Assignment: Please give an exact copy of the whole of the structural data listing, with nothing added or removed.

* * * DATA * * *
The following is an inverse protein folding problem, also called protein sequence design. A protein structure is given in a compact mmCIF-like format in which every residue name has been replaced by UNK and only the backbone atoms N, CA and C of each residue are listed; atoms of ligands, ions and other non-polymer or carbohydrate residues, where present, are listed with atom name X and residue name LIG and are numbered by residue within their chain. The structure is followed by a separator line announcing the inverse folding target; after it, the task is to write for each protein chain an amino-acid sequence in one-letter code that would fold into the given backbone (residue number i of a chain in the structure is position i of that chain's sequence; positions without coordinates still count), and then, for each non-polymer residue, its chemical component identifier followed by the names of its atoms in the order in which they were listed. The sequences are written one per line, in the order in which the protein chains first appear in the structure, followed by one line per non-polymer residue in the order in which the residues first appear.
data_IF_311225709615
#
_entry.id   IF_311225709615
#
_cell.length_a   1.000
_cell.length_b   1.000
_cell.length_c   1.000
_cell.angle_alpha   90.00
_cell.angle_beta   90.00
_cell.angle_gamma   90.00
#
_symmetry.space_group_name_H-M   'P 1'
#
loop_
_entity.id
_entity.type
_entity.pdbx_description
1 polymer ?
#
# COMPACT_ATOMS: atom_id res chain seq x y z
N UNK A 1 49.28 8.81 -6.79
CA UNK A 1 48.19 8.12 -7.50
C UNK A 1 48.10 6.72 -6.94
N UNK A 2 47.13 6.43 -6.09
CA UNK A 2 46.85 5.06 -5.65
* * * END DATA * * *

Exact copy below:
The following is an inverse protein folding problem, also called protein sequence design. A protein structure is given in a compact mmCIF-like format in which every residue name has been replaced by UNK and only the backbone atoms N, CA and C of each residue are listed; atoms of ligands, ions and other non-polymer or carbohydrate residues, where present, are listed with atom name X and residue name LIG and are numbered by residue within their chain. The structure is followed by a separator line announcing the inverse folding target; after it, the task is to write for each protein chain an amino-acid sequence in one-letter code that would fold into the given backbone (residue number i of a chain in the structure is position i of that chain's sequence; positions without coordinates still count), and then, for each non-polymer residue, its chemical component identifier followed by the names of its atoms in the order in which they were listed. The sequences are written one per line, in the order in which the protein chains first appear in the structure, followed by one line per non-polymer residue in the order in which the residues first appear.
data_IF_311225709615
#
_entry.id   IF_311225709615
#
_cell.length_a   1.000
_cell.length_b   1.000
_cell.length_c   1.000
_cell.angle_alpha   90.00
_cell.angle_beta   90.00
_cell.angle_gamma   90.00
#
_symmetry.space_group_name_H-M   'P 1'
#
loop_
_entity.id
_entity.type
_entity.pdbx_description
1 polymer ?
#
# COMPACT_ATOMS: atom_id res chain seq x y z
N UNK A 1 49.28 8.81 -6.79
CA UNK A 1 48.19 8.12 -7.50
C UNK A 1 48.10 6.72 -6.94
N UNK A 2 47.13 6.43 -6.09
CA UNK A 2 46.85 5.06 -5.65